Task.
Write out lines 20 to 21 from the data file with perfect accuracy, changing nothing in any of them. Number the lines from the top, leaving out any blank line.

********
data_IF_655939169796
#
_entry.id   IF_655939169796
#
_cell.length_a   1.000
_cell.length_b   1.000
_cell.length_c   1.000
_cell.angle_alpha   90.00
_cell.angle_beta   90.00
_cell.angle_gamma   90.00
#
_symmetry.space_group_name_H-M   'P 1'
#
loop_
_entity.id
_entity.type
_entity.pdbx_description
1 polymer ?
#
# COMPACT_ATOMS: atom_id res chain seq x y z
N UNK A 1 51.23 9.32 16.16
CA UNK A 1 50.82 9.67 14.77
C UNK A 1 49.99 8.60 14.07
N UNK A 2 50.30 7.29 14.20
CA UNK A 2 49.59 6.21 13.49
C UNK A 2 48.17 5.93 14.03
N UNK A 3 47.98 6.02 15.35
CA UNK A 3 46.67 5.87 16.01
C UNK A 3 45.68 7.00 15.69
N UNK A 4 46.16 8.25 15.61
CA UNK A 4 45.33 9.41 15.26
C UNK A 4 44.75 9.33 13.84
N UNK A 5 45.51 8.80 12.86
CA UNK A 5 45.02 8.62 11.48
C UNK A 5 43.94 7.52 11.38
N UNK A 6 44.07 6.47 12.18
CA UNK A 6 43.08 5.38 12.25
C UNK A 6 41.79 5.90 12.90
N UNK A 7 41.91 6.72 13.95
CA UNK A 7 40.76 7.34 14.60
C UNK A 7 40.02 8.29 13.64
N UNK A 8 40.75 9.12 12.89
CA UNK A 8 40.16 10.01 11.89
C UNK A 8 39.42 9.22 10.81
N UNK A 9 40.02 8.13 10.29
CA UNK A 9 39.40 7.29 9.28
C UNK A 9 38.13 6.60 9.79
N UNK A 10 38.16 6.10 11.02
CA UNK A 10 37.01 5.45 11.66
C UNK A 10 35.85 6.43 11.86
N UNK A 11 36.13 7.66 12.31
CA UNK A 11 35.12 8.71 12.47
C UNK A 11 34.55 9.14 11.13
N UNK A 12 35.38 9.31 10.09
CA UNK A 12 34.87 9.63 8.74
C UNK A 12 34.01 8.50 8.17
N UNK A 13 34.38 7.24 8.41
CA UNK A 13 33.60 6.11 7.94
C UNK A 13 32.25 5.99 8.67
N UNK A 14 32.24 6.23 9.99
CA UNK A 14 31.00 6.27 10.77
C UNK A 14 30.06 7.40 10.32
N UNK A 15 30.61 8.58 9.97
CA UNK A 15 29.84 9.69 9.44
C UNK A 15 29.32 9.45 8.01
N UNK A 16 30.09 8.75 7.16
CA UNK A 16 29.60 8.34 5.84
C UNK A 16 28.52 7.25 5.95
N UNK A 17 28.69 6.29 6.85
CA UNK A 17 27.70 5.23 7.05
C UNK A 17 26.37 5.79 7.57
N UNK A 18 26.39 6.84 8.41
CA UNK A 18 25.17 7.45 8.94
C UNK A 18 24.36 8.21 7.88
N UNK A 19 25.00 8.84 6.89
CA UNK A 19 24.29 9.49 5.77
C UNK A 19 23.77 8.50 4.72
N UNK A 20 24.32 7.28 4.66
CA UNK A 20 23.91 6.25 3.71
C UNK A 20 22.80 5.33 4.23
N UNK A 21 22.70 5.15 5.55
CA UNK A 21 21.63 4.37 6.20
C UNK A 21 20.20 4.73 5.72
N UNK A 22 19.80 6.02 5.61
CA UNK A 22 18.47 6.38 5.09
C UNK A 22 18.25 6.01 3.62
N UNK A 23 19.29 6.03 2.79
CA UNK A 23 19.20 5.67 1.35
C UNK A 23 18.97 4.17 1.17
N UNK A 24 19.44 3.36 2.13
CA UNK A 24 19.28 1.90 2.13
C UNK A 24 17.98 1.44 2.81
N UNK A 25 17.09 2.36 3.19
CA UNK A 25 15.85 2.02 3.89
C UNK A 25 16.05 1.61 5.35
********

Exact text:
# COMPACT_ATOMS: atom_id res chain seq x y z
N UNK A 1 51.23 9.32 16.16